When your holiday trip is plagued by having to commute to and from your favourite fishing hole, you’re really only left with two options: keep slogging away the miles, wasting precious time as you go to and from your desired location, or, build a cabin. Berlin-based Jonas Becker and Tim Bergman of Politaire Design Studio opted for the second choice, building a cosy cabin that turned into the perfect place for a wilderness retreat. Using a plot of land owned by Bergman’s mother, the duo built the perfect fishing hideaway.
The cabin was developed as a bachelor project and benefited from the guidance of Jan Kampfstoff from Modulorbeat Architects. Located near a lack in Finland, the little cabin was started in the summer of 2014. There’s no direct road nor is there an electric supply for the cabin, making it completely off-grid and thoroughly connected to its natural surroundings. Access to the cabin is gained by way of a 650-foot long wooden walkway.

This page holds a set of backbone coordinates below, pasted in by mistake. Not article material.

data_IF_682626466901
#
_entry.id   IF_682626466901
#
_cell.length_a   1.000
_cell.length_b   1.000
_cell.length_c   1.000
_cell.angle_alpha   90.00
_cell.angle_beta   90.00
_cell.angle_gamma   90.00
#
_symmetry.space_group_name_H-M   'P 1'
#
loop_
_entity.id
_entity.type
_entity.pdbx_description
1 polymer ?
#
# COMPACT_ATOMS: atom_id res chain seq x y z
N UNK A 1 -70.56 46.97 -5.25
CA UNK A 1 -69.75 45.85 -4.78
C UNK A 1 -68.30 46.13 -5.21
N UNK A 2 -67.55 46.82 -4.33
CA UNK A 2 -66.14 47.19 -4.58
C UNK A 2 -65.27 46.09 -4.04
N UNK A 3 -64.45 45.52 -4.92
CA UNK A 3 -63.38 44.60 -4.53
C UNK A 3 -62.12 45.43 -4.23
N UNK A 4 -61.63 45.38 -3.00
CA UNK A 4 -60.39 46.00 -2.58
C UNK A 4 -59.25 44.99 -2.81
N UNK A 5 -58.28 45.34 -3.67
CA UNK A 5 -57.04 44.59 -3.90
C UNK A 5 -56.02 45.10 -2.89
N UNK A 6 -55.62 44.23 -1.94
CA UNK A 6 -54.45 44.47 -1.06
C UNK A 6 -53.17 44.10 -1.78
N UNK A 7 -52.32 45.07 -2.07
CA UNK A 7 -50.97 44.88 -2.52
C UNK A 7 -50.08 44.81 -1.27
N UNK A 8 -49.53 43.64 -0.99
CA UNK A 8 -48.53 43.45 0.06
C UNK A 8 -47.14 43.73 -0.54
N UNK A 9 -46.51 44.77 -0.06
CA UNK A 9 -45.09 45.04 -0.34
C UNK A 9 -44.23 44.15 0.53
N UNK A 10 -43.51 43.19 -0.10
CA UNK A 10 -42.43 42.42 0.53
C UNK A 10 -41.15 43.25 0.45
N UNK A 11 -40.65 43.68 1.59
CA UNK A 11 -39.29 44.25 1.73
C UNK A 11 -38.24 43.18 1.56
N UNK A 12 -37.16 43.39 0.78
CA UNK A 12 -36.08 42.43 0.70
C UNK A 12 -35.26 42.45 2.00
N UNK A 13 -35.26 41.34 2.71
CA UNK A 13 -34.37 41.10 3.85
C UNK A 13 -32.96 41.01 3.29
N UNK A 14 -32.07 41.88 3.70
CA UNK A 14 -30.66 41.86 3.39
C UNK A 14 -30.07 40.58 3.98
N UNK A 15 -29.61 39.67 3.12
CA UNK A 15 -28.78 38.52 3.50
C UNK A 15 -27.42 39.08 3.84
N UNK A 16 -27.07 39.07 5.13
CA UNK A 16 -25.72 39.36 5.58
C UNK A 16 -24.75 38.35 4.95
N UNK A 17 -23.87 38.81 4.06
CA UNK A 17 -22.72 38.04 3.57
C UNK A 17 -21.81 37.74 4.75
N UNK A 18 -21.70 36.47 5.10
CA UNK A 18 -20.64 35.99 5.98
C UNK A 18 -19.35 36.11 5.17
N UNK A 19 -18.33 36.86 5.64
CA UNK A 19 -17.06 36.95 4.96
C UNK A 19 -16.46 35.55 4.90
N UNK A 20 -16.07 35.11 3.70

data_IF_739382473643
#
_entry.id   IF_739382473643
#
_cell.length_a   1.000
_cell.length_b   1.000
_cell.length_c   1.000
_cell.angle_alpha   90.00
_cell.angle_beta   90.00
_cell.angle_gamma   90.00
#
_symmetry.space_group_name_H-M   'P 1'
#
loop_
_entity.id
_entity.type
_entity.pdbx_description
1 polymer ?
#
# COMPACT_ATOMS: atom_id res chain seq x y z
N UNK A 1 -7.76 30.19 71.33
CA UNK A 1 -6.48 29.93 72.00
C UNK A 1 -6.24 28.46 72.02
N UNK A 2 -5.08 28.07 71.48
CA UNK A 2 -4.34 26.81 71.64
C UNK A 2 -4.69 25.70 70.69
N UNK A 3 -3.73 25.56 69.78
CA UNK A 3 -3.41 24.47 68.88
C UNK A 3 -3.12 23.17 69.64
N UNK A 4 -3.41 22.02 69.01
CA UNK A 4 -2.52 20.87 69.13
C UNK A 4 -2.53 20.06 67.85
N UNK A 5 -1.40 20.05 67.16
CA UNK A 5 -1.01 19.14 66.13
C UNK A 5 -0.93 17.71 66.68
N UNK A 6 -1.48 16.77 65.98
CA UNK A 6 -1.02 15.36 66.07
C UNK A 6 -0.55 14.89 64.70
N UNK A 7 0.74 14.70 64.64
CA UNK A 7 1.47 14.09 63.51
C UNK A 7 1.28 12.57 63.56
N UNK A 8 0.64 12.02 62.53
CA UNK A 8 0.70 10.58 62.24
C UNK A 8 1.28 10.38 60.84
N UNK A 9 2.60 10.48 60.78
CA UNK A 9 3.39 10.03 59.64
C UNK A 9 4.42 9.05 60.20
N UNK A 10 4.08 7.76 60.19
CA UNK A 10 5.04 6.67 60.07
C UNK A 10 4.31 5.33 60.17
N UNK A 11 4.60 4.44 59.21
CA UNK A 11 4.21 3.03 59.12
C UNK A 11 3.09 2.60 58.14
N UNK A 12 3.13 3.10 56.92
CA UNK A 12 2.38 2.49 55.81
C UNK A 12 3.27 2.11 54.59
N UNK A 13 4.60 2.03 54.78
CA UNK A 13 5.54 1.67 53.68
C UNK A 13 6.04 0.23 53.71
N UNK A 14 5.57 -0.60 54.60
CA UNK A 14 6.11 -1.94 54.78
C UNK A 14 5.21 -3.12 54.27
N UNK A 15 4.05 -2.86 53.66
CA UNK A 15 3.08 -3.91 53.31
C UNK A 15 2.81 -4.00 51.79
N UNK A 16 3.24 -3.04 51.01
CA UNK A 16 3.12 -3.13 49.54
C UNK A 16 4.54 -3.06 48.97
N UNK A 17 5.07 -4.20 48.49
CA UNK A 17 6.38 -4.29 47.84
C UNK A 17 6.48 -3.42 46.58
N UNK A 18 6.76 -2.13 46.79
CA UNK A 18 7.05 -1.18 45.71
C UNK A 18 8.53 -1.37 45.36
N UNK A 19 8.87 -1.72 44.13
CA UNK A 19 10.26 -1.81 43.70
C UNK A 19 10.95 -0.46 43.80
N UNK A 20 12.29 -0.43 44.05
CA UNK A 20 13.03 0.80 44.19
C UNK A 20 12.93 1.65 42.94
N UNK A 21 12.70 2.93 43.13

Being restricted by the location and further restricting themselves to keep to a total budget of USD$14,000, the duo opted to use a modular design. The cabin started with the installation of 17 timber frames, to which plywood and local boards were attached. Both the inside and the outside feature this simple approach. The cabin has four areas, each with their own views.
The rooms include a kitchen, living room, bedroom, and a sauna. The sauna, along with a small wood-burning stove provide the warmth for the cabin during rough Finnish winters.
The restrictive approach proved both challenging and rewarding to the duo. “As we built everything ourselves,” recalls Bergmann, “we not only cut costs, but we were also able to make changes along the way.
As a result, we extended the terrace, built the roof ourselves after all—contrary to the initial plan—and made the stovepipes ourselves.”